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The Tower

The Student News Site of The Bishop's School

The Tower

The Student News Site of The Bishop's School

The Tower

The Land of the (Too) Free Speech

A retiring Editor-in-Chief reflects on America’s abuse of free speech
Lisa Pan
I’m in no way against people expressing themselves. The thing I have a major problem with is when people take advantage of free speech to attack others.

It’s September 14, 1814, and a man’s eyebrows furrow as he taps his quill pen on the desk, chews on its tip, and then taps it again. This isn’t just any ol’ fellow, though — it’s American patriot Francis Scott Key putting the finishing touches on his poem. And just like Key, this isn’t just any ol’ literary work — this poem became known as The Defense of Fort McHenry, and its words later became The Star-Spangled Banner.

Key famously penned the phrase, the “Land of the Free,” after witnessing the American flag that gallantly flew in the sky despite the British bombarding a Maryland fort during the War of 1812. Now, more than two centuries later, Americans still use this clause in their everyday conversations. To justify everything. From a slip up comment to an entire harmful facade.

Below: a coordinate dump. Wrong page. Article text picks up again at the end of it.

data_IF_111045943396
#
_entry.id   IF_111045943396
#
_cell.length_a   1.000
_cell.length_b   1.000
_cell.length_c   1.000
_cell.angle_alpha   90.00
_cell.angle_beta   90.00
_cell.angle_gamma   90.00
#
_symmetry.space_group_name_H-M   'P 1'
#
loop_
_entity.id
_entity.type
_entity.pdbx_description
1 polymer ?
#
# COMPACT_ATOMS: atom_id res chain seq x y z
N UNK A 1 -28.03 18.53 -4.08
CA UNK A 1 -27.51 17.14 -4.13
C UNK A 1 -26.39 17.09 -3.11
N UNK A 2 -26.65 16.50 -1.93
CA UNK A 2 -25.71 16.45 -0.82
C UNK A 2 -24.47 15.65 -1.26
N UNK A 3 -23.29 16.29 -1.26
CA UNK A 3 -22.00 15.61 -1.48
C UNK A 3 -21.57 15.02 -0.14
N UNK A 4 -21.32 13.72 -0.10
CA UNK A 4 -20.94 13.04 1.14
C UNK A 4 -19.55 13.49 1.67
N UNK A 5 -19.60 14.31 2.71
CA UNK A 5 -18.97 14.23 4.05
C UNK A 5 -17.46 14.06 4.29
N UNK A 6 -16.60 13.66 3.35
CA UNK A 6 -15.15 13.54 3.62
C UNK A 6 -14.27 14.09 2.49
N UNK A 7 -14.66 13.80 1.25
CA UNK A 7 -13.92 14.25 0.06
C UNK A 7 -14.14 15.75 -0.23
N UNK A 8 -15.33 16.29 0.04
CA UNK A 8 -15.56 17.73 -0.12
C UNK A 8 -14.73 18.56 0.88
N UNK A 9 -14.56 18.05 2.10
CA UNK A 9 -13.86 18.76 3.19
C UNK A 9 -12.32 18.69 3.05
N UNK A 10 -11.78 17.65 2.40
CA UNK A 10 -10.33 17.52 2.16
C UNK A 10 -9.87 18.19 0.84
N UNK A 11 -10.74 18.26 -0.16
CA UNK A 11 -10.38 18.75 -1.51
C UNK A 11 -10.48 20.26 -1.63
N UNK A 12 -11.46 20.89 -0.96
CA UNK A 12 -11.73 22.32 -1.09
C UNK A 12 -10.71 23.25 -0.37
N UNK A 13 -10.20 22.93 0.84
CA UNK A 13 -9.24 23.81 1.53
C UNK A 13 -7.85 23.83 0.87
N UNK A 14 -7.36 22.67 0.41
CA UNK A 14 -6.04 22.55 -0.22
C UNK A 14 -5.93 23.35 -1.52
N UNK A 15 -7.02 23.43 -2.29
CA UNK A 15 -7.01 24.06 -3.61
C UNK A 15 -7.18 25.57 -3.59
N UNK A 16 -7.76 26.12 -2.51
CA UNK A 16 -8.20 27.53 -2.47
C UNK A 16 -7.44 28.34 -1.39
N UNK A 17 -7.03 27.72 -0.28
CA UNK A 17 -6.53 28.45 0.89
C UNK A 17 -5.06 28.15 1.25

As an Editor-in-Chief of The Tower (unbiasedly the best high school publication in the world) as well as someone with quite a few opinions, I strongly value our nation’s promise of free speech. Without it, would I have been able to advocate against the U.S. government’s boycott of the 1980 Moscow Olympic Games? To recognize that more and more Americans are resembling snowflakes and that their sensitivity is ruining our education system? To argue that our nation has become increasingly polarized in politics and that people need to stop getting fooled by politicians’ promises? No. So what’s the issue?

First and foremost, I want to make it clear that I’m not against people expressing themselves. If you want to convince me in a restaurant review that spaghetti is the best noodle ever (I may disagree), go for it. If you want to broadcast to the whole world that the Yankees suck and that the Red Sox reign supreme (go Cubs go), be my guest. The thing I have a major problem with is when people take advantage of free speech to attack others.

Let’s look back to late November of 2023 — after conspiracy theorist and Infowars (a far-right conspiracy theory and fake news website owned by Alex Jones) broadcaster Alex Jones spent years accusing family members of the 2012 Sandy Hook school shooting victims of being actors in a hoax and arguing that their children were still alive.

According to an article published by the New York Times, Jones said,

“My gut is, with the timing and everything that happened, this is staged.”

“It’s as phony as a $3 bill.”

Eventually, Sandy Hook families settled Jones on a minimum of $85 million over the next ten years as a result of the defamation case, one of the limits of free speech. But the money doesn’t override the pain and suffering Jones inflicted on the already vulnerable families. The damage is still there. It doesn’t just disappear.

So what now?